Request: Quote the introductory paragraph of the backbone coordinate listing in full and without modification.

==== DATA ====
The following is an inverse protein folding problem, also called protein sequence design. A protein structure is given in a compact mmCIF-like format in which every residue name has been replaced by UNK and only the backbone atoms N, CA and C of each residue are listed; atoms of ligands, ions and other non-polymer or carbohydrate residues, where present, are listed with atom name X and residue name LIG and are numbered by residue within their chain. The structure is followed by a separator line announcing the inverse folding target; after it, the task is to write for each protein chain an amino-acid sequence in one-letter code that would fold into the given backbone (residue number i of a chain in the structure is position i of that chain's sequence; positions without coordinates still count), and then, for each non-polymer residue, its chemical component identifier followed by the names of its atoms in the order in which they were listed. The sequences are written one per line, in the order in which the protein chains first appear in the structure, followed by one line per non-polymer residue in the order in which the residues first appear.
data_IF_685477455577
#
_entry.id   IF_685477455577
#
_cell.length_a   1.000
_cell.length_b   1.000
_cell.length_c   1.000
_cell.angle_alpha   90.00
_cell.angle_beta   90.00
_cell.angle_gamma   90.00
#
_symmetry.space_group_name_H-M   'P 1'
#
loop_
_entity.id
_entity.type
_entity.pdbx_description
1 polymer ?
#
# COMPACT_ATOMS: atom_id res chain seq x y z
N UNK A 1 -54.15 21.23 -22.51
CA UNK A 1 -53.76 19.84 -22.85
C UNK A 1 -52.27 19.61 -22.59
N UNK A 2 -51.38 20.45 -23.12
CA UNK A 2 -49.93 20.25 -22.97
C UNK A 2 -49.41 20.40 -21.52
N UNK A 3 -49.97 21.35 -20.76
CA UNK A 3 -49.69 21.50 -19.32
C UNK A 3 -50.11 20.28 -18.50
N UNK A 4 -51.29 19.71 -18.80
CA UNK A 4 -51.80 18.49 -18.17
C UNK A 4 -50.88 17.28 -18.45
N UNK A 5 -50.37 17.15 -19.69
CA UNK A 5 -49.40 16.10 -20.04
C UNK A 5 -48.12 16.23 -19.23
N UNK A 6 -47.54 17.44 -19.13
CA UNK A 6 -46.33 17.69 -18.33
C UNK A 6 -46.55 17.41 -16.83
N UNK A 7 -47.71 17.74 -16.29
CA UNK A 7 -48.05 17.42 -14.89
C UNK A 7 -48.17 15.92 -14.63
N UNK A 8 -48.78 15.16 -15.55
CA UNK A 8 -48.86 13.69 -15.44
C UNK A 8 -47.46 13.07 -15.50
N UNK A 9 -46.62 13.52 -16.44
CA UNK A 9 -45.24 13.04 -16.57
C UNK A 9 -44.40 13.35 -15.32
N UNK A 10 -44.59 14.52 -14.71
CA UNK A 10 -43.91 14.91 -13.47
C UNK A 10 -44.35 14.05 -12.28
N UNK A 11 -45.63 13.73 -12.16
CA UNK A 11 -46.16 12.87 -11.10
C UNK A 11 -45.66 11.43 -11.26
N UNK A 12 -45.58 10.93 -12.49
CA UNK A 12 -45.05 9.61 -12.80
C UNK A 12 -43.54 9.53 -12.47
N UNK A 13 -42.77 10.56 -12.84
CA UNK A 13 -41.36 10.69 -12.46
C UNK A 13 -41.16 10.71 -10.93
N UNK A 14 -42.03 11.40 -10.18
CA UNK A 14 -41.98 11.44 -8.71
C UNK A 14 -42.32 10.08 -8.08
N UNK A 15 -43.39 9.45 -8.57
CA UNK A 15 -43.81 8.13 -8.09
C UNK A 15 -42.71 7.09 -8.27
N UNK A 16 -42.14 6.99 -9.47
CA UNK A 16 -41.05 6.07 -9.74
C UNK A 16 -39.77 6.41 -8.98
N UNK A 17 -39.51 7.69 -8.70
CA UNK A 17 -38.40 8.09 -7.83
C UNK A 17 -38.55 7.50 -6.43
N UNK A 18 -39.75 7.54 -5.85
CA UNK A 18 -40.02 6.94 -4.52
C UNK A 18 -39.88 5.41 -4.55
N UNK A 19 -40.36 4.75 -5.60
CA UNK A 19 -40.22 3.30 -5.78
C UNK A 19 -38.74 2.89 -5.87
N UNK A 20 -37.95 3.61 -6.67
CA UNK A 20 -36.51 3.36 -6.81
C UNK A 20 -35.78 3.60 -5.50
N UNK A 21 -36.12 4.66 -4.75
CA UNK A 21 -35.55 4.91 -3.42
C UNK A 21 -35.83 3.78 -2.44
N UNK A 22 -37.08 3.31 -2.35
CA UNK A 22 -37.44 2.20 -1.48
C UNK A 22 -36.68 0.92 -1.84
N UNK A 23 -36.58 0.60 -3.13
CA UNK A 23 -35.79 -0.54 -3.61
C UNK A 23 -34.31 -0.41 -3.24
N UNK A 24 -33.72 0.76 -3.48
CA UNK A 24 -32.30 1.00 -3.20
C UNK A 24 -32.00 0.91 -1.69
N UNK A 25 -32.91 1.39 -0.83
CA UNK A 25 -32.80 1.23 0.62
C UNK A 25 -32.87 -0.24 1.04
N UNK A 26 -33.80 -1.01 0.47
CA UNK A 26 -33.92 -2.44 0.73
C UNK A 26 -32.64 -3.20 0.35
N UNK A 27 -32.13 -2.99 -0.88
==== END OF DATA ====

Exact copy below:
The following is an inverse protein folding problem, also called protein sequence design. A protein structure is given in a compact mmCIF-like format in which every residue name has been replaced by UNK and only the backbone atoms N, CA and C of each residue are listed; atoms of ligands, ions and other non-polymer or carbohydrate residues, where present, are listed with atom name X and residue name LIG and are numbered by residue within their chain. The structure is followed by a separator line announcing the inverse folding target; after it, the task is to write for each protein chain an amino-acid sequence in one-letter code that would fold into the given backbone (residue number i of a chain in the structure is position i of that chain's sequence; positions without coordinates still count), and then, for each non-polymer residue, its chemical component identifier followed by the names of its atoms in the order in which they were listed. The sequences are written one per line, in the order in which the protein chains first appear in the structure, followed by one line per non-polymer residue in the order in which the residues first appear.